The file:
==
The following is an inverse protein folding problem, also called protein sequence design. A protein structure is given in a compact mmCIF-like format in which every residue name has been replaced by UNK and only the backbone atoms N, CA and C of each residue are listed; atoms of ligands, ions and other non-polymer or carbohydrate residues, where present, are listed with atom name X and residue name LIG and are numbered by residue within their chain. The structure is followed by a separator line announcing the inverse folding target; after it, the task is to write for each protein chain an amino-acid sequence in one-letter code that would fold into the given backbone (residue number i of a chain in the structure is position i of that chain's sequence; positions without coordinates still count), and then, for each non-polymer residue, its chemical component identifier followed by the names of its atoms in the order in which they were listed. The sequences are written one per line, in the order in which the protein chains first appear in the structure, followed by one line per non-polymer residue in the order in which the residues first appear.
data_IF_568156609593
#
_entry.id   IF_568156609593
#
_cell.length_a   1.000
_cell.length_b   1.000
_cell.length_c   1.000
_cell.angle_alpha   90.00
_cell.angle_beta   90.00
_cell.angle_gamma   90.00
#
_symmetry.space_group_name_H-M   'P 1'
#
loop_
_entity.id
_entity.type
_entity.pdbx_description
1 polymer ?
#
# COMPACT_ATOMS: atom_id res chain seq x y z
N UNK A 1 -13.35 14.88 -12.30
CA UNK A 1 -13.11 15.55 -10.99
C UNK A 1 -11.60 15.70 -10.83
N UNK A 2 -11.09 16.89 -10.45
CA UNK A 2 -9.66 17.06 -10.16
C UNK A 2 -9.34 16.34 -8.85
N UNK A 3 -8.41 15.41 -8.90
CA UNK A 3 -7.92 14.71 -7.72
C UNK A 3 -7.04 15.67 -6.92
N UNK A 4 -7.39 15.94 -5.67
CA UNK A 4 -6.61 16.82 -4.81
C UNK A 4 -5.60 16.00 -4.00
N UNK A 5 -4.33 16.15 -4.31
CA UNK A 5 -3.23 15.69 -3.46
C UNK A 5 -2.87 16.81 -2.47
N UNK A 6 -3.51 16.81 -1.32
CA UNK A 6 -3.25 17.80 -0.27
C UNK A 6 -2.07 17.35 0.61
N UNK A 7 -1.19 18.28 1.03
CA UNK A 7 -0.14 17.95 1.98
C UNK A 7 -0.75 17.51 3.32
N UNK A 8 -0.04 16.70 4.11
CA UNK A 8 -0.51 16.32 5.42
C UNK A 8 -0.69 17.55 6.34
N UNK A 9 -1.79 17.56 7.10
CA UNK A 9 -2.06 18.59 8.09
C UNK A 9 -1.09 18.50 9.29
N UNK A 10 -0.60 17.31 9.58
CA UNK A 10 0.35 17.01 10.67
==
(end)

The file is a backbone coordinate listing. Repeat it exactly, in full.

The following is an inverse protein folding problem, also called protein sequence design. A protein structure is given in a compact mmCIF-like format in which every residue name has been replaced by UNK and only the backbone atoms N, CA and C of each residue are listed; atoms of ligands, ions and other non-polymer or carbohydrate residues, where present, are listed with atom name X and residue name LIG and are numbered by residue within their chain. The structure is followed by a separator line announcing the inverse folding target; after it, the task is to write for each protein chain an amino-acid sequence in one-letter code that would fold into the given backbone (residue number i of a chain in the structure is position i of that chain's sequence; positions without coordinates still count), and then, for each non-polymer residue, its chemical component identifier followed by the names of its atoms in the order in which they were listed. The sequences are written one per line, in the order in which the protein chains first appear in the structure, followed by one line per non-polymer residue in the order in which the residues first appear.
data_IF_568156609593
#
_entry.id   IF_568156609593
#
_cell.length_a   1.000
_cell.length_b   1.000
_cell.length_c   1.000
_cell.angle_alpha   90.00
_cell.angle_beta   90.00
_cell.angle_gamma   90.00
#
_symmetry.space_group_name_H-M   'P 1'
#
loop_
_entity.id
_entity.type
_entity.pdbx_description
1 polymer ?
#
# COMPACT_ATOMS: atom_id res chain seq x y z
N UNK A 1 -13.35 14.88 -12.30
CA UNK A 1 -13.11 15.55 -10.99
C UNK A 1 -11.60 15.70 -10.83
N UNK A 2 -11.09 16.89 -10.45
CA UNK A 2 -9.66 17.06 -10.16
C UNK A 2 -9.34 16.34 -8.85
N UNK A 3 -8.41 15.41 -8.90
CA UNK A 3 -7.92 14.71 -7.72
C UNK A 3 -7.04 15.67 -6.92
N UNK A 4 -7.39 15.94 -5.67
CA UNK A 4 -6.61 16.82 -4.81
C UNK A 4 -5.60 16.00 -4.00
N UNK A 5 -4.33 16.15 -4.31
CA UNK A 5 -3.23 15.69 -3.46
C UNK A 5 -2.87 16.81 -2.47
N UNK A 6 -3.51 16.81 -1.32
CA UNK A 6 -3.25 17.80 -0.27
C UNK A 6 -2.07 17.35 0.61
N UNK A 7 -1.19 18.28 1.03
CA UNK A 7 -0.14 17.95 1.98
C UNK A 7 -0.75 17.51 3.32
N UNK A 8 -0.04 16.70 4.11
CA UNK A 8 -0.51 16.32 5.42
C UNK A 8 -0.69 17.55 6.34
N UNK A 9 -1.79 17.56 7.10
CA UNK A 9 -2.06 18.59 8.09
C UNK A 9 -1.09 18.50 9.29
N UNK A 10 -0.60 17.31 9.58
CA UNK A 10 0.35 17.01 10.67